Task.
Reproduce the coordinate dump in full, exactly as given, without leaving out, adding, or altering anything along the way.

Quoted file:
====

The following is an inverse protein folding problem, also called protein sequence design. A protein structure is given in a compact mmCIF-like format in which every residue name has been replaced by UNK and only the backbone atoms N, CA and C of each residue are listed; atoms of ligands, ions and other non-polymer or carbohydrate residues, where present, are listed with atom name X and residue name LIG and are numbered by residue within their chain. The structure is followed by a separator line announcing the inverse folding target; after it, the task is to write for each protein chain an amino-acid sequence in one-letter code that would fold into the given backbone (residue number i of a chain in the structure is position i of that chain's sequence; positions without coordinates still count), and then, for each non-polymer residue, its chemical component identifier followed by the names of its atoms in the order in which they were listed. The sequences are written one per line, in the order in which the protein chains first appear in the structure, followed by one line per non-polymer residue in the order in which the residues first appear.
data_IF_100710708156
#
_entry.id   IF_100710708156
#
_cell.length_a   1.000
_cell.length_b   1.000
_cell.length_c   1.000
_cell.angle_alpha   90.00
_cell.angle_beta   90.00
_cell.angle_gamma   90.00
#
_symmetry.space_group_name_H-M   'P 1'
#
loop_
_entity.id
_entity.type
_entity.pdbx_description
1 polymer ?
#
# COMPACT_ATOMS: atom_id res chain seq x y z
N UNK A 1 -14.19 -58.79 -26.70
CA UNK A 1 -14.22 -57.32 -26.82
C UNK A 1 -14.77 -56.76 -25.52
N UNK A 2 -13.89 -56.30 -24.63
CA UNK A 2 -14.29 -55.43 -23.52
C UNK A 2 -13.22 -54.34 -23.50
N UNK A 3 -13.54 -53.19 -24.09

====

The following is an inverse protein folding problem, also called protein sequence design. A protein structure is given in a compact mmCIF-like format in which every residue name has been replaced by UNK and only the backbone atoms N, CA and C of each residue are listed; atoms of ligands, ions and other non-polymer or carbohydrate residues, where present, are listed with atom name X and residue name LIG and are numbered by residue within their chain. The structure is followed by a separator line announcing the inverse folding target; after it, the task is to write for each protein chain an amino-acid sequence in one-letter code that would fold into the given backbone (residue number i of a chain in the structure is position i of that chain's sequence; positions without coordinates still count), and then, for each non-polymer residue, its chemical component identifier followed by the names of its atoms in the order in which they were listed. The sequences are written one per line, in the order in which the protein chains first appear in the structure, followed by one line per non-polymer residue in the order in which the residues first appear.
data_IF_100710708156
#
_entry.id   IF_100710708156
#
_cell.length_a   1.000
_cell.length_b   1.000
_cell.length_c   1.000
_cell.angle_alpha   90.00
_cell.angle_beta   90.00
_cell.angle_gamma   90.00
#
_symmetry.space_group_name_H-M   'P 1'
#
loop_
_entity.id
_entity.type
_entity.pdbx_description
1 polymer ?
#
# COMPACT_ATOMS: atom_id res chain seq x y z
N UNK A 1 -14.19 -58.79 -26.70
CA UNK A 1 -14.22 -57.32 -26.82
C UNK A 1 -14.77 -56.76 -25.52
N UNK A 2 -13.89 -56.30 -24.63
CA UNK A 2 -14.29 -55.43 -23.52
C UNK A 2 -13.22 -54.34 -23.50
N UNK A 3 -13.54 -53.19 -24.09